Gene Waldron played for Syracuse under Jim Boeheim from 1980 through 1984. He was a three-year starter who averaged 9.3 points and 4.2 assists per game during the 82-83 season, while shooting nearly 53% from the floor.
Waldron was a senior when Pearl Washington joined the Orange. He moved from point guard to shooting guard that season, but had a career performance against Iona. He scored 40-points on 13-17 shooting to earn the Carrier Classic MVP.
CuseNation.com caught up with Waldron to get his thoughts on the Syracuse program and the 2013-14 version of the Orange.
CuseNation.com: What is your life like now?
Gene Waldron: "Right now, I'm a supervisor at the YMCA in Liverpool. I run a teens program for guys and girls for the ages of 8 to 16. I do that on Mondays and Wednesdays, and then I do individual instructions on Friday. I also ref. I just take care of myself and do the things that keep me healthy."
CN: What are your impressions of the 25-0 Syracuse Orange?
Waldron: "I think probably one of the biggest impressions is how well they stay together as a unit. When the game is on the line, it's not one guy. They do it as a unit. Over the years and even when I played, it was very rare that you saw that. It's very, very special in terms of when it's crunch time and they come together. I think that's just a sign of a great team.
"I also think you need to give a lot of credit to the assistant coaches. When you sit and watch the games, those guys aren't sitting with coach Boeheim. Those guys are sitting between the players and coaching them. That's a great plus especially when it's ex-players that are sitting on the bench in the coaching staff. They are doing a heck-of-a job and aren't getting a ton of credit. But they're a big reason why they're 25-0."
CN: Why is Syracuse so successful down the stretch of games?
Waldron: "I think one of the biggest things is that you trust in one another. Everybody knows their role. You don't see guys doing things that they normally can't do or they don't do. These are the things they do in practice. What they do in practice, they bring to the game. I've been to some of the practices and what they do there is what they do in games. They work with one another.
"You can look at that N.C. State game, and when Rakeem Christmas stole that ball, they made three passes before they scored that ball. That's unusual. More times than not, you're going to see one guy get the ball and he's going all the way to try to do it himself. These guys don't do that. That's something you don't normally find. That's a very, very, very special thing."
CN: What is Syracuse's biggest weakness as they prepare for a championship run?
Waldron: "I don't really think they have a weakness. I think the biggest thing is just staying healthy. We've got to get Baye (Keita) back. Once we get him back, we just have to stay healthy. On offense, the offense is there. There's going to be nights when the ball doesn't go in the basket and you have to grind out wins. We've proven we can do that.
"That zone is so affective, teams are really not going to get up and score 70, 80 or 90 points on us. That doesn't happen because the defense is so affective in that zone. So the biggest thing for me is staying healthy. I think if we stay healthy, we have a great shot at going all the way."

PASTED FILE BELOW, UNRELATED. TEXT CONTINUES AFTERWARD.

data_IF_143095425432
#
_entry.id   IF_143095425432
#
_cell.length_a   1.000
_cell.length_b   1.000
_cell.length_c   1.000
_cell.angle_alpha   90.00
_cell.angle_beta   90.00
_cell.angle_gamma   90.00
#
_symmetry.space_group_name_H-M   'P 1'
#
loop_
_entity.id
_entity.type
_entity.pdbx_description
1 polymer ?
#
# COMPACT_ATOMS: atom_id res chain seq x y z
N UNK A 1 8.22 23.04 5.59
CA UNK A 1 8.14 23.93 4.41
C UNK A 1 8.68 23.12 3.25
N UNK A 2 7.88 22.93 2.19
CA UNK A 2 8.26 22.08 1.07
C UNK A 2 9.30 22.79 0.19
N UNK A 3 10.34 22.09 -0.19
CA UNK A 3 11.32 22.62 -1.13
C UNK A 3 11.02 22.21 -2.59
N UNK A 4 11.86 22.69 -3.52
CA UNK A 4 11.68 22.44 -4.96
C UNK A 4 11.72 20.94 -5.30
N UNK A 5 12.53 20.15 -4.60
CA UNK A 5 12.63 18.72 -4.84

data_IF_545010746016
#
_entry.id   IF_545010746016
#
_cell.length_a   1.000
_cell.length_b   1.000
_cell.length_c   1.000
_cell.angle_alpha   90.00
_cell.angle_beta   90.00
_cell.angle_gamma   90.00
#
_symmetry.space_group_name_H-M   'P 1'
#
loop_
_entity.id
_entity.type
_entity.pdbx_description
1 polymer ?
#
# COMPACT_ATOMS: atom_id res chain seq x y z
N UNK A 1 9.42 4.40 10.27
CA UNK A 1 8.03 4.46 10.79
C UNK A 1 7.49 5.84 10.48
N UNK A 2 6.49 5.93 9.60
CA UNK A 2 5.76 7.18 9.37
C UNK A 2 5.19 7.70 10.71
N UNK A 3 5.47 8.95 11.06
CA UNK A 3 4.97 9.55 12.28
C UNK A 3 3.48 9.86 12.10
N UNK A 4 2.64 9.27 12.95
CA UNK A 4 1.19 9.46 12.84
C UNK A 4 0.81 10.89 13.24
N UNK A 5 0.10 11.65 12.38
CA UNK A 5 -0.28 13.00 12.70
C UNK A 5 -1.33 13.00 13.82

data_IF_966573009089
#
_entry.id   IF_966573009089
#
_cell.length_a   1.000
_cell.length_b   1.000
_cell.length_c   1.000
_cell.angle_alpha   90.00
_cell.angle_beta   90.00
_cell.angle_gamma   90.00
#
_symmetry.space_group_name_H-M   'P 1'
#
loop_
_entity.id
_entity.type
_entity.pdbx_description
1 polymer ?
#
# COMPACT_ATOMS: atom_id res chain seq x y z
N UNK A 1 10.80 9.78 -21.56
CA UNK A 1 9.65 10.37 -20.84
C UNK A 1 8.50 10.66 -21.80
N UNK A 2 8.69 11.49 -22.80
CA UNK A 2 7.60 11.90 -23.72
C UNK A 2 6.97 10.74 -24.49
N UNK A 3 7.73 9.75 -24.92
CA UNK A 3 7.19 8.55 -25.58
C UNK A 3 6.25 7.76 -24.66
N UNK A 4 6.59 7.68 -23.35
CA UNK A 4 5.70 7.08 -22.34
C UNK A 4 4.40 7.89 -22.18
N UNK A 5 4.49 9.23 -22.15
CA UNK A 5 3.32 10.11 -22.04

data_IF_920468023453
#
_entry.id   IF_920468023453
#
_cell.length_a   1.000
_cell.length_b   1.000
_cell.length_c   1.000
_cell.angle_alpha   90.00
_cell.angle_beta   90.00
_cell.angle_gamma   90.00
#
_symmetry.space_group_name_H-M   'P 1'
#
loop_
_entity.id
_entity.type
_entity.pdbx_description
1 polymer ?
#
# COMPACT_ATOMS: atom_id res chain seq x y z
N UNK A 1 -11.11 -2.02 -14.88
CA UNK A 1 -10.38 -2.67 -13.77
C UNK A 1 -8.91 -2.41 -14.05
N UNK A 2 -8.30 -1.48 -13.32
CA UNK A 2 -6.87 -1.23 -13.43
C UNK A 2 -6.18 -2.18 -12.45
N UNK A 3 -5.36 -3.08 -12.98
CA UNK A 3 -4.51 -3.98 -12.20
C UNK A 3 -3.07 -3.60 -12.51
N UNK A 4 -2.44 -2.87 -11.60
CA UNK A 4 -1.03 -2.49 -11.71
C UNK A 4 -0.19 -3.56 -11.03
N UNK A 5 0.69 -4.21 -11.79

CN: Why is the zone able to have so much success in modern college basketball?
Waldron: "One of the biggest things is you have to play your position. Just like playing man, you have to play your position. These guys are playing their position very well. They lull you into thinking they're going to come out and they half-fake out and come back in. They move really well. There's always contesting shots. It's very rare you see teams coming into a game and getting wide-open shots. More times than not, shots are contested.
"And again, there's a lot of length in that zone. You've got Baye and you've got Grant. These guys are just so long. The two guards up front, (Tyler) Ennis and (Trevor) Cooney, they're very, very active. It's one of those things where once you get going in that zone, it will suck you in."
CN: Do you think Tyler Ennis is coming back next season?
Waldron: "You know, that's probably a question he would have to answer. He's proven that he can play basketball. That I will say. I also think there's always room for improvement. That being said, if you're a first rounder and are going in the top-10, it's hard not to go. Because that's a lot of money. I don't know what his situation is, but if you're going to be a guaranteed pick, it's hard to turn that down."
CN: What are the differences in Jim Boeheim from when you played under him to now?
Waldron: "One of the biggest things is that the assistant coaches have more say. When I played, it was very rare to see the assistant coaches getting up during the game and talking to the players during timeouts or right before a timeout. These guys are so engaged. I think that's a big difference then. The assistant coaches are a little more engaged than I've ever seen them before.
"Another difference is that he has a group of kids that he doesn't have to say a whole lot. He tells them something and these guys go out and do it. Before the game in the locker room, he tells them what they have to do and they go out and do it. When he does have to get on them, these guys don't get flustered because they know it's not personal."
CN: How many more years do you see coach Boeheim coaching?
Waldron: "He'll know the answer to that. But right now, when you have a group of kids the way that he does right now, why would you want to leave? You don't want to leave too early and have those regrets. For me, I'll be honest with you, I don't ever want to see him go. He just does such a great job for the university and the community. There is going to come a time and only he's going to know that."
CN: Do you see another Final Four run for Syracuse this season?
Waldron: "If they stay healthy."